'They Burn Themselves'

Kurdish women's advocates struggle against tradition in the world's oldest city

Even the most progressive Kurdish women's advocates can't escape the presence of men whose role, whether they realize it or not, is to legitimize women's activities.

There is progress. Women are entering the workforce in increasing numbers and in better jobs. Colleges are cropping up all over Kurdistan, and as many as half of their students are women, if the new Shaqlawa Technical Institute is representative. At Shaqlawa's student cantina, Zhwan Ahmed confesses her dream of working for the Kurdistan Ministry of Tourism.

Layla Ali: "We want to teach girls to not kill themselves."
photo: David Axe
Layla Ali: "We want to teach girls to not kill themselves."

On the public front, the news is also encouraging. Law requires that 25 percent of Iraqi parliamentary candidates be women. Women now hold major bureaucratic posts in Erbil and Sulaymaniyah. Amso says Al-Amal will advocate new legislation once the assembly elected this past December 15 settles into office.

Assemblywoman Dizyee stresses, however, that many of the fundamental problems Kurdish women face cannot be solved through legislation. After all, she says, "laws already forbid 'honor killing.' " But culture sustains the practice.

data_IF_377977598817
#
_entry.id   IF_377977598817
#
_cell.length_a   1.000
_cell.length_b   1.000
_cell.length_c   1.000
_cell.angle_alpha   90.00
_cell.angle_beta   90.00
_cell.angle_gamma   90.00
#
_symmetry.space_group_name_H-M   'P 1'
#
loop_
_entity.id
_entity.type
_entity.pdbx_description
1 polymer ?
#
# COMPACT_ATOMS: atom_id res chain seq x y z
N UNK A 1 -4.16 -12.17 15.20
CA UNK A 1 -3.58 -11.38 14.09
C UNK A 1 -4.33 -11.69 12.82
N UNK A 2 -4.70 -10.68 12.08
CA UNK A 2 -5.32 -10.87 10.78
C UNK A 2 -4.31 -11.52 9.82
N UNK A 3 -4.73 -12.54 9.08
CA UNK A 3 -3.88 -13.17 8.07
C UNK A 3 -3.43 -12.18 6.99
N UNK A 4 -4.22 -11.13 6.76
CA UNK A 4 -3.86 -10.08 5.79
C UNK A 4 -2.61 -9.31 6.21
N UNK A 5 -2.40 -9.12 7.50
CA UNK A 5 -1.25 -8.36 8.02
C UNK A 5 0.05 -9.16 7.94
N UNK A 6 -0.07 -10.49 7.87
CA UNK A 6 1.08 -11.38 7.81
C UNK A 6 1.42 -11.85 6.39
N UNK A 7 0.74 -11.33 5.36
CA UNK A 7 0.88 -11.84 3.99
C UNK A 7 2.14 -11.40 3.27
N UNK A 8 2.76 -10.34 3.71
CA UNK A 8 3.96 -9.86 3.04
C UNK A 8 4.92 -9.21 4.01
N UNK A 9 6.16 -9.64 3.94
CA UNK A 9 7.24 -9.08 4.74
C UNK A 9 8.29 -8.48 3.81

Which means education is the only solution. Even Adnan Mufti, speaker of the regional assembly and one of the most powerful men in Kurdistan, is calling for education programs to put an end to the repression of women.

Mufti contends that the Kurdistan regional government fights for the rights of all Iraqi women. The new constitution defines an Iraqi as anyone whose father or mother is Iraqi. When Arab delegates tried to change the wording to omit mothers, Kurdish delegates protested. "If not for our efforts, the article . . . would not be in the constitution," Mufti says.

But constitutional articles and promises of regional education programs don't mean much to Ali at the ZEEN center. Mufti can take comfort in slow progress toward some future egalitarian society. But Ali struggles against the present. That means taking phone calls from suicide-attempt survivors, hosting computer classes for illiterate women, and leading aerobics in a society with no concept of physical fitness.

And it means putting up with the center's obligatory male thug.

All things considered, Ali seems satisfied with her work. Leading a tour of her mildewed basement gym, she describes the overweight middle-aged women who, after decades of self-neglect, finally realize they need to do something for themselves and enroll in Ali's fitness program. "They're so fat," she giggles.

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